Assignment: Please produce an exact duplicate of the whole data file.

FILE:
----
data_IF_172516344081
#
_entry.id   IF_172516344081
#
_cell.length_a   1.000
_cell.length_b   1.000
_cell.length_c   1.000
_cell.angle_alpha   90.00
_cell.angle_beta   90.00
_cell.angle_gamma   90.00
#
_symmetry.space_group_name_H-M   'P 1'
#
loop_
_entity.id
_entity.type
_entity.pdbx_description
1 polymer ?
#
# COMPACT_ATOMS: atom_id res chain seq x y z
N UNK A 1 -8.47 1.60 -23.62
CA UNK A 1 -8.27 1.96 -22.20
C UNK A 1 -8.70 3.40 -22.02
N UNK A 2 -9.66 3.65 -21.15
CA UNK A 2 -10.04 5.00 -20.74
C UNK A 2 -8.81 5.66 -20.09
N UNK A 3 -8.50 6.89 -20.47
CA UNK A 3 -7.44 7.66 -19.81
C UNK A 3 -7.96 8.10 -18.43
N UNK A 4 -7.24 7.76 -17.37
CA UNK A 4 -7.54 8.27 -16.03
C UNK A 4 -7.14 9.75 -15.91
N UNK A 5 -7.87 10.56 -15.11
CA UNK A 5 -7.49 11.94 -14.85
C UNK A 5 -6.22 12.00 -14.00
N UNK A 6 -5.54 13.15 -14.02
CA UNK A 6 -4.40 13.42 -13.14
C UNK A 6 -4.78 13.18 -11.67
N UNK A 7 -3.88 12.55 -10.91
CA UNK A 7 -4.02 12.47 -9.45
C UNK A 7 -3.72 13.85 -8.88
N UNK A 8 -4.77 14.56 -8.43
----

data_IF_172516344081
#
_entry.id   IF_172516344081
#
_cell.length_a   1.000
_cell.length_b   1.000
_cell.length_c   1.000
_cell.angle_alpha   90.00
_cell.angle_beta   90.00
_cell.angle_gamma   90.00
#
_symmetry.space_group_name_H-M   'P 1'
#
loop_
_entity.id
_entity.type
_entity.pdbx_description
1 polymer ?
#
# COMPACT_ATOMS: atom_id res chain seq x y z
N UNK A 1 -8.47 1.60 -23.62
CA UNK A 1 -8.27 1.96 -22.20
C UNK A 1 -8.70 3.40 -22.02
N UNK A 2 -9.66 3.65 -21.15
CA UNK A 2 -10.04 5.00 -20.74
C UNK A 2 -8.81 5.66 -20.09
N UNK A 3 -8.50 6.89 -20.47
CA UNK A 3 -7.44 7.66 -19.81
C UNK A 3 -7.96 8.10 -18.43
N UNK A 4 -7.24 7.76 -17.37
CA UNK A 4 -7.54 8.27 -16.03
C UNK A 4 -7.14 9.75 -15.91
N UNK A 5 -7.87 10.56 -15.11
CA UNK A 5 -7.49 11.94 -14.85
C UNK A 5 -6.22 12.00 -14.00
N UNK A 6 -5.54 13.15 -14.02
CA UNK A 6 -4.40 13.42 -13.14
C UNK A 6 -4.78 13.18 -11.67
N UNK A 7 -3.88 12.55 -10.91
CA UNK A 7 -4.02 12.47 -9.45
C UNK A 7 -3.72 13.85 -8.88
N UNK A 8 -4.77 14.56 -8.43